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I’m getting old.

At least, that’s how it feels to me because I’m turning 22 this week. If you ask my mom–who’s turning 50 this year–I’m just being dramatic. And, I suppose, if you compare 22 to 50, I am being a little dramatic. But that’s my modus operandi…so we’re just gonna go with it. 

The issue with turning 22 is that it’s an extremely anti-climactic birthday after the excitement of turning 21. I’ve had at least three of my older friends tell me that it’s all downhill after the big 21st birthday. Despite the bleakness of my aging (seriously, I can feel my bones creaking more and more every day), with age comes wisdom!

So, here are a few things I’ve learned during my (almost) 22 years on this earth. 

1. You come first.

I’ve noticed throughout my life that we put a lot of moral stock into selflessness. I’m not saying this is wrong, or that we should only focus on ourselves, because that would be an extremely unfulfilling life. However, I also believe that we can be selfless to a fault, to the point where we are no longer taking care of ourselves. It’s important to remember that you are the only person who can truly make yourself happy. So, this lesson is simple. This life is yours, and only yours. Live it for yourself.

2. Take advantage of the little things.

This saying sounds so cheesy, but it’s irrevocably true. It’s so easy to worry about the big things in life. Whether or not we’ll get that job, how our relationships are doing, if we should take that vacation. Those things are important, but I’ve found that a lot of joy in life can be found in seemingly insignificant things. 

For me, this equates to a really good iced coffee in the morning, or the feeling I have after getting my nails done, or crying at the end of an amazing book. The more we put effort into noticing small things, the more often we’ll feel that joy that humans constantly crave.

3. Everything in life is temporary.

This lesson can be scary, but also exciting. The truth is that life is long, and things come and go. The test you’re worried about will pass. The person you love might move. Your favorite restaurant might shut down. This lesson is easy to accept when we relate it to little, everyday annoyances, but much more frightening when it’s related to losing the things or people that make us happy. This is something I have struggled to accept for many, many years, because it makes life feel all the more daunting. However, my therapist once told me that this is also why humans keep living every single day. We keep living because we never know what’s next, or what will come our way. How exciting is that?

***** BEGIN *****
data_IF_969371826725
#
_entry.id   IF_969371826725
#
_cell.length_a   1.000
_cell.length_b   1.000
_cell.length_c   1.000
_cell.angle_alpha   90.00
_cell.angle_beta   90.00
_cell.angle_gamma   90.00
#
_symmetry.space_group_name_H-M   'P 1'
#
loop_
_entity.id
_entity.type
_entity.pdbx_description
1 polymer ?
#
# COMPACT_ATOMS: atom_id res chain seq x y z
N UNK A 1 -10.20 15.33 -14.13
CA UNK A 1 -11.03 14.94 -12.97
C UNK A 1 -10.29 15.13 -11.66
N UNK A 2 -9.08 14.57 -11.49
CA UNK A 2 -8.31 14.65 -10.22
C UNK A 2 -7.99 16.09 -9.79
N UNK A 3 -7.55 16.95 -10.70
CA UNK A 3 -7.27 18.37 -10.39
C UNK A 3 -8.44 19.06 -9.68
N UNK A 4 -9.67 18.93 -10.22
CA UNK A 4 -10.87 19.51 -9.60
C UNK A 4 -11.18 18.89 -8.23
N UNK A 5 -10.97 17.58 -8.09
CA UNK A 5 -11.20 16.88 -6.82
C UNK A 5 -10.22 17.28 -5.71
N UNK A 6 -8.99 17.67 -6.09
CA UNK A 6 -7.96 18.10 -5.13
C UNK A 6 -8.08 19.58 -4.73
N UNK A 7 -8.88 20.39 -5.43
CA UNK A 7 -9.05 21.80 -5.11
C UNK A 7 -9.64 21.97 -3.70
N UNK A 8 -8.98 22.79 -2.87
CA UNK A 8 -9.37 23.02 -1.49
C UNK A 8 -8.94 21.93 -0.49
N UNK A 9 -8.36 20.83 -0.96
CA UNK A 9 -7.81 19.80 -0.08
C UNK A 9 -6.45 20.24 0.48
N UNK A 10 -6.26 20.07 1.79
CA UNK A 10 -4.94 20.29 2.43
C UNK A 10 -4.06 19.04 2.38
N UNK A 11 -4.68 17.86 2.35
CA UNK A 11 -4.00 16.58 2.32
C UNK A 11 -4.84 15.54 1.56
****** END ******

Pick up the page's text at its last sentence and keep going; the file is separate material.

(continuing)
4. Find your pilgrimage.

We are often raised with the ideology that we will “make it” someday. This can mean different things to different people, such as someday becoming rich or someday becoming happy. But, as we learned in our previous lesson, everything in life is fleeting.

A pilgrimage is a journey, often into an unknown or foreign place, where a person goes in search of new or expanded meaning about themselves, others, nature, or a higher good, through the experience. A pilgrimage is often looked at as a religious experience, but it doesn’t have to be religious. I believe that life should be looked at as a pilgrimage for every single one of us.

Personally, my life is a pilgrimage towards peace. My goal every day is to feel at peace with myself and my life. Feelings are temporary. One day we’ll be on cloud nine, and the next we’ll feel really crappy. It’s no good to look at happiness as a lasting state. Rather, we should look at life as a long journey, a pilgrimage, towards peace.

5. Life is far more simple than we want to believe.

Buckle up–I’m about to get even more philosophical. Life can be complicated, yes, but it’s often much simpler than we allow it to be. I frequently feel confused as to why I’m here, why we’re all here…but the fact of the matter is that we all exist, for whatever reason, and we should make the most of our existence.

You don’t have to be filled with immense purpose. You don’t have to accomplish anything crazy. You can if you want to, but you can also just live. Be kind to the people around you. Make decisions for yourself. Focus on things that bring you peace and joy. Just keep swimming!

I'm Grace, and I'm a senior at Loyola University Chicago! I'm studying English and Multimedia Journalism with the hopes of writing for a magazine one day. My passions include knitting, reading romance and fantasy novels, writing truly terrible poetry, and my cat Leia (she’s a Gemini).
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